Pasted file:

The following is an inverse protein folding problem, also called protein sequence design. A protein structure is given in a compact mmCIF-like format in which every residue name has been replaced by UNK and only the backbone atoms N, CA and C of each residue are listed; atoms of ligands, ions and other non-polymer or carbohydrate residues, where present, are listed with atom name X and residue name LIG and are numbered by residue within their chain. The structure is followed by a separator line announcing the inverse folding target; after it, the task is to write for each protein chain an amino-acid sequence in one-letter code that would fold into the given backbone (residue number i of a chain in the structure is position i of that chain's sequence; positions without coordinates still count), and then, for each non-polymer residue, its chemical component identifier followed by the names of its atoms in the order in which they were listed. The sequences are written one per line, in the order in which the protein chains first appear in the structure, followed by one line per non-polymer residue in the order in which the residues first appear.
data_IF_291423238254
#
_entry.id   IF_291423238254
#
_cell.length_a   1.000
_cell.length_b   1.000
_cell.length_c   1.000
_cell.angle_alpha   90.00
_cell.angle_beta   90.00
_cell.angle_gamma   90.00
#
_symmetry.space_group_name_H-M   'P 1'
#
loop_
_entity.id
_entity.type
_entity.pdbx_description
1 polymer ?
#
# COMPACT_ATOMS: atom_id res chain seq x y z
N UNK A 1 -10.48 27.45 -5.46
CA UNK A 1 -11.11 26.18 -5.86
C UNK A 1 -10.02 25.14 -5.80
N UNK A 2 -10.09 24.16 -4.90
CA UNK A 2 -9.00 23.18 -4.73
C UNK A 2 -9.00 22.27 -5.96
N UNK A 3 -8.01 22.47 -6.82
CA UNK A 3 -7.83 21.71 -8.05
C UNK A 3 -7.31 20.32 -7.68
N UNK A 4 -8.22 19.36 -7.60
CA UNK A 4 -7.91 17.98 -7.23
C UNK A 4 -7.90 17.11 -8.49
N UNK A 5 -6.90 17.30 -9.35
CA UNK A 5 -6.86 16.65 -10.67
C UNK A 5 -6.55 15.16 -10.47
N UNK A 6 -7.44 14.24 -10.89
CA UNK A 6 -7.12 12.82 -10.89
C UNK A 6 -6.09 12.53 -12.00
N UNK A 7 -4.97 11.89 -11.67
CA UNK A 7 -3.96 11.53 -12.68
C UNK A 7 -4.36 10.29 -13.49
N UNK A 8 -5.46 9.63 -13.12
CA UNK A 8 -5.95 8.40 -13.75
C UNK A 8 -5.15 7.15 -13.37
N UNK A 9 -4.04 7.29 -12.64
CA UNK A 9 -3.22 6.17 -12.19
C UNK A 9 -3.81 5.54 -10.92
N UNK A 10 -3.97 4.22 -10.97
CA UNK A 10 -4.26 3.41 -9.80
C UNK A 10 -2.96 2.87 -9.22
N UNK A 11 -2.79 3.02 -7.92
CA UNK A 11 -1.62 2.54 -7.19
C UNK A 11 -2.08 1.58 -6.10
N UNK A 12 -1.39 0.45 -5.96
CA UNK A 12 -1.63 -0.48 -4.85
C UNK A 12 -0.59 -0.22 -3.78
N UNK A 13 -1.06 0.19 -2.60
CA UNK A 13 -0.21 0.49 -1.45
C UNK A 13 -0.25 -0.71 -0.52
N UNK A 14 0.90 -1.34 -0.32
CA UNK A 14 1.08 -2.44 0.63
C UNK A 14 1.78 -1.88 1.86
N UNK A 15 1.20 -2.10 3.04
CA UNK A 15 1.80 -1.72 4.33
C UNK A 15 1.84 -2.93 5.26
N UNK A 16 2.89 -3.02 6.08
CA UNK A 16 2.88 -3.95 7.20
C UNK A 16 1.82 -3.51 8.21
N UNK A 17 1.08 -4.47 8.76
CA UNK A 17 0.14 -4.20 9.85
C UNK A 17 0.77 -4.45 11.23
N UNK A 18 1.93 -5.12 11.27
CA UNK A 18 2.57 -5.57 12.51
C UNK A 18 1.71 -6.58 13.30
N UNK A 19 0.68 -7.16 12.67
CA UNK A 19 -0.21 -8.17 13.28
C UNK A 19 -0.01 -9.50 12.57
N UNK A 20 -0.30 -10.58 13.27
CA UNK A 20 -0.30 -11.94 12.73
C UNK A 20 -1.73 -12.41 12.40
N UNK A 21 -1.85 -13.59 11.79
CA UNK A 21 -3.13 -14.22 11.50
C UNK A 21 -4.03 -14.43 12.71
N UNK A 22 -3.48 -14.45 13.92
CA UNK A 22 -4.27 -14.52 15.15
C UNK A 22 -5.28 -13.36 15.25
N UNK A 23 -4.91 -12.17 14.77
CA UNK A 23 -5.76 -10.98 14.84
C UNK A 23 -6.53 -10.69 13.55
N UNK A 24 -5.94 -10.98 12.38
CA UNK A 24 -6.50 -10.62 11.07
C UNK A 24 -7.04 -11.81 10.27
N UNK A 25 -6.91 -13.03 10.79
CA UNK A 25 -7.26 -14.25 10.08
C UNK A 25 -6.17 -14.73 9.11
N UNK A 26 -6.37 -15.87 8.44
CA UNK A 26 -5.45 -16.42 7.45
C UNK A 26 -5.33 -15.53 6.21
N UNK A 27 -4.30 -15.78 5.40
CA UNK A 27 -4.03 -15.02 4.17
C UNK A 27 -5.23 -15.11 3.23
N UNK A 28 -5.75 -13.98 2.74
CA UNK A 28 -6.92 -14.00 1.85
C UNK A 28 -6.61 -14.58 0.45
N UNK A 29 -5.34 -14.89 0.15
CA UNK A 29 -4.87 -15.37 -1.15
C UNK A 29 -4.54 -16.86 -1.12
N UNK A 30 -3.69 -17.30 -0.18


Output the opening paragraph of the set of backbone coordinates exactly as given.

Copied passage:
The following is an inverse protein folding problem, also called protein sequence design. A protein structure is given in a compact mmCIF-like format in which every residue name has been replaced by UNK and only the backbone atoms N, CA and C of each residue are listed; atoms of ligands, ions and other non-polymer or carbohydrate residues, where present, are listed with atom name X and residue name LIG and are numbered by residue within their chain. The structure is followed by a separator line announcing the inverse folding target; after it, the task is to write for each protein chain an amino-acid sequence in one-letter code that would fold into the given backbone (residue number i of a chain in the structure is position i of that chain's sequence; positions without coordinates still count), and then, for each non-polymer residue, its chemical component identifier followed by the names of its atoms in the order in which they were listed. The sequences are written one per line, in the order in which the protein chains first appear in the structure, followed by one line per non-polymer residue in the order in which the residues first appear.